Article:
President Donald Trump’s abrupt firing of Attorney General Jeff Sessions on Wednesday seemed “to be planned like a murder,” according to John Dean, the former White House counsel for President Richard Nixon.
In an interview on “CNN Newsroom,” Dean said the ouster was “unlike the Saturday Night Massacre” of October 1973, when the embattled Nixon fired special prosecutor Archibald Cox, and accepted the resignations of his attorney general and deputy attorney general amid the Watergate scandal.
“That was sort of a culmination of disregard for the president's direction as to not go after his tapes,” Dean explained.
“Here, I think this seems to be planned like a murder. Given the fact that the president was asked a question in the press conference this morning, he brushed it off, said ‘we'll deal with it later’ — he's clearly been thinking about it.”
According to Dean, Trump won’t necessarily fire special counsel Robert Mueller, who is investigating possible collaboration between the Trump campaign and Russia during the 2016 election — but may be aiming “to undercut [Mueller] by the people around him.”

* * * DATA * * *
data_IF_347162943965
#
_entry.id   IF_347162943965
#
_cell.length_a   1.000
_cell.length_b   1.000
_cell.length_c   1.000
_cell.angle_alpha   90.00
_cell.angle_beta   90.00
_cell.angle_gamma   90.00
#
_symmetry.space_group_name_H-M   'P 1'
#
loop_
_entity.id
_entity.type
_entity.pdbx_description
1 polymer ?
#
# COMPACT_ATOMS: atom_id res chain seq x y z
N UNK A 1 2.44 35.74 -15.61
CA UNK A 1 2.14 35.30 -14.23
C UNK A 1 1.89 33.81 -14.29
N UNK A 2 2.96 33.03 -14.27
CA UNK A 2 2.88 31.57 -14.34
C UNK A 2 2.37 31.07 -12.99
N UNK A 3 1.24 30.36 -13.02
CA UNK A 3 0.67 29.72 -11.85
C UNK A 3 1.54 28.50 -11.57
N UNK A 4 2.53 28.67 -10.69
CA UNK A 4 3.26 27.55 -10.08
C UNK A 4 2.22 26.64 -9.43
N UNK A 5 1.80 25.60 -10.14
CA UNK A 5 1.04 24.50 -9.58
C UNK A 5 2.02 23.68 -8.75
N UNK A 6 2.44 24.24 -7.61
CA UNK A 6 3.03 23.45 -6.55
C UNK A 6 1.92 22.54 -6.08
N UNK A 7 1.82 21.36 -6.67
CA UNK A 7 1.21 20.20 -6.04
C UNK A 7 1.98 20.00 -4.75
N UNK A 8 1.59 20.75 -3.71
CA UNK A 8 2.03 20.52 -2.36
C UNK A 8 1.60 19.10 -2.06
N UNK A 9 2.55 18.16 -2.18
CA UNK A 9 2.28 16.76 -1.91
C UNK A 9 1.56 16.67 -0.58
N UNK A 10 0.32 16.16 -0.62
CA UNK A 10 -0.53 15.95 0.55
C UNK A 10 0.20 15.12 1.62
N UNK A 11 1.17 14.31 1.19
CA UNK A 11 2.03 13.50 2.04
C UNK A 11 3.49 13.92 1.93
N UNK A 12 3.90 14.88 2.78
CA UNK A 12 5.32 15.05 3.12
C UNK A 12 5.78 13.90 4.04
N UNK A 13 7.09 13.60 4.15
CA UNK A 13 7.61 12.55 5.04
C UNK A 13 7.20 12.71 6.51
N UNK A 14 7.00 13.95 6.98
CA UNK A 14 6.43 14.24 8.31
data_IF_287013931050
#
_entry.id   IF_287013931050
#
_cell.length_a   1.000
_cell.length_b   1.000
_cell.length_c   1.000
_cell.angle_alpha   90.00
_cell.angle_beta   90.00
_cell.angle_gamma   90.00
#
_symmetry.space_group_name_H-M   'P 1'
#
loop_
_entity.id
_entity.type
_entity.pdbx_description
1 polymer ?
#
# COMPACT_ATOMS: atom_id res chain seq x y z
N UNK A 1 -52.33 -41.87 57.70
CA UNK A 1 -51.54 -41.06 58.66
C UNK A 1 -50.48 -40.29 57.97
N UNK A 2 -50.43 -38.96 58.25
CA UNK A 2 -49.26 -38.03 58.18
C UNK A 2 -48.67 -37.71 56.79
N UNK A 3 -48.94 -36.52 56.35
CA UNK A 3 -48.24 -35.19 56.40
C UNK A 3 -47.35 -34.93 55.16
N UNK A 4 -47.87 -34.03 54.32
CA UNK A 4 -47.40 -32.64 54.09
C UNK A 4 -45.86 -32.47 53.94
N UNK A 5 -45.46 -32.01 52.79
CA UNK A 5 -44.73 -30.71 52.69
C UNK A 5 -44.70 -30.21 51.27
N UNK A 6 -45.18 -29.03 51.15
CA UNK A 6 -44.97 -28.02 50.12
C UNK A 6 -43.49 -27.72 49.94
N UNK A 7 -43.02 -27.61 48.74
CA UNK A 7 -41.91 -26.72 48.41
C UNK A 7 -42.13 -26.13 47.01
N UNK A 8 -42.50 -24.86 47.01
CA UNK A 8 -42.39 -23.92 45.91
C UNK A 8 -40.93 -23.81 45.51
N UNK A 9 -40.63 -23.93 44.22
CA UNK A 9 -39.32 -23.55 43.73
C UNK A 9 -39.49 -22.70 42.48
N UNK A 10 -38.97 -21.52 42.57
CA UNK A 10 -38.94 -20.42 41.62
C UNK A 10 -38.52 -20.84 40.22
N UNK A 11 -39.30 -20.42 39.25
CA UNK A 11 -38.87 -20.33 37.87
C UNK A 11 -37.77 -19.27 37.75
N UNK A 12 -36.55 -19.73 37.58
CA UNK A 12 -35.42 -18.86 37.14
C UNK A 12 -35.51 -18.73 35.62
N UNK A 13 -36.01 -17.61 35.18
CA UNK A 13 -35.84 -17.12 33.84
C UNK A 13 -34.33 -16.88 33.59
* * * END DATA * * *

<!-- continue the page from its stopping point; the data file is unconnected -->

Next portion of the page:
“It is almost impossible not to interpret this any other way than to undercut Mueller,” he said. “But I also think Mueller has been well aware of that and probably has planned for that contingency,” including having already prepared sealed indictments.
Dean said despite the ramifications of the Sessions ouster, he has faith in the U.S. judicial system to survive it.
“The system is not just five judges that are conservatives on the Supreme Court, it is an entire branch of the government,” Dean said. “And even for those five justices, if they do lean towards the president to do precedent breaking action that makes this look like a Banana Republic, you could start losing one or more of those five [to the liberal justices]. We saw that on healthcare with [Chief Justice] John Roberts.”
“I have an underlying faith in the system,” Dean said.